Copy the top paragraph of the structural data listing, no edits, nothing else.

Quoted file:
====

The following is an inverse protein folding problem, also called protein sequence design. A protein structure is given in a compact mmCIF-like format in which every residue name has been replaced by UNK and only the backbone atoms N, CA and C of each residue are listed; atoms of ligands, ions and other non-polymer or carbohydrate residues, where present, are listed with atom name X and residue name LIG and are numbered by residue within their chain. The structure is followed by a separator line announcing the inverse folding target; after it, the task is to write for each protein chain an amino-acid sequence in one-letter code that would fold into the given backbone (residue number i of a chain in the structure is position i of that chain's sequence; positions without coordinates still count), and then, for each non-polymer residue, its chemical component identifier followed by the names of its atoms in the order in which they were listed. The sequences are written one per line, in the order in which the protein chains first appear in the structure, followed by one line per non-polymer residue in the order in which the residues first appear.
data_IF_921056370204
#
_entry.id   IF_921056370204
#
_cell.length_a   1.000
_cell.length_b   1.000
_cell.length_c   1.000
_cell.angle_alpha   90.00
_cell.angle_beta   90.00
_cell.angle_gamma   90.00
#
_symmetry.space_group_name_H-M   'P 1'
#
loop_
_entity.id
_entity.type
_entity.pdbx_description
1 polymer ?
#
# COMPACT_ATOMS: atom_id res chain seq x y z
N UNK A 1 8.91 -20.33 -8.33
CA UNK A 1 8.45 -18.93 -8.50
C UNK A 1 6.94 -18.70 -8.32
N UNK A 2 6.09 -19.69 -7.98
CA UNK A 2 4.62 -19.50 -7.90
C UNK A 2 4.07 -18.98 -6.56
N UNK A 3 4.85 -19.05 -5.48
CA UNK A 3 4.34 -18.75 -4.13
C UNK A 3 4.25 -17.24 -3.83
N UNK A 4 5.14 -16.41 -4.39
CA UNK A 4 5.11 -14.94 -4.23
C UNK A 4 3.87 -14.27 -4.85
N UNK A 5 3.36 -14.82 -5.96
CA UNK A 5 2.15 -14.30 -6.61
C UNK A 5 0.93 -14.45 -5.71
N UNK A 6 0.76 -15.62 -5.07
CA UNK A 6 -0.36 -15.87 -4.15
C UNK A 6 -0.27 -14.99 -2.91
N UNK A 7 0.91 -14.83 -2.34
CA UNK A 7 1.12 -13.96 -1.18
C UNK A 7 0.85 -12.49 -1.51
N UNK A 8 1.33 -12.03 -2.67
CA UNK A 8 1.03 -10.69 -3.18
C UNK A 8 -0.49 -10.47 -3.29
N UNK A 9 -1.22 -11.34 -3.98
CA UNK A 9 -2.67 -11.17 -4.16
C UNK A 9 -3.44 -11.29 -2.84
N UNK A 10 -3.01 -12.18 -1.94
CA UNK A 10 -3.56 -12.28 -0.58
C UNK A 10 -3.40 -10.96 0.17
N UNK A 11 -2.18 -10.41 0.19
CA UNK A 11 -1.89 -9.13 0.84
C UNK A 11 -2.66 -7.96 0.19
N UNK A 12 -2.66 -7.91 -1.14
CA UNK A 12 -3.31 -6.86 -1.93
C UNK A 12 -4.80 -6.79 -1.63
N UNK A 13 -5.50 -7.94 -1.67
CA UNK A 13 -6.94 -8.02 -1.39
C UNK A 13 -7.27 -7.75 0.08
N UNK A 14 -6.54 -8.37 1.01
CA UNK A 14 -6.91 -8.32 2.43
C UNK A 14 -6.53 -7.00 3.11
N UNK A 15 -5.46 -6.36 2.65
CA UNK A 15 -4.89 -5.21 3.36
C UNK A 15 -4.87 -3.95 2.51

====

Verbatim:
The following is an inverse protein folding problem, also called protein sequence design. A protein structure is given in a compact mmCIF-like format in which every residue name has been replaced by UNK and only the backbone atoms N, CA and C of each residue are listed; atoms of ligands, ions and other non-polymer or carbohydrate residues, where present, are listed with atom name X and residue name LIG and are numbered by residue within their chain. The structure is followed by a separator line announcing the inverse folding target; after it, the task is to write for each protein chain an amino-acid sequence in one-letter code that would fold into the given backbone (residue number i of a chain in the structure is position i of that chain's sequence; positions without coordinates still count), and then, for each non-polymer residue, its chemical component identifier followed by the names of its atoms in the order in which they were listed. The sequences are written one per line, in the order in which the protein chains first appear in the structure, followed by one line per non-polymer residue in the order in which the residues first appear.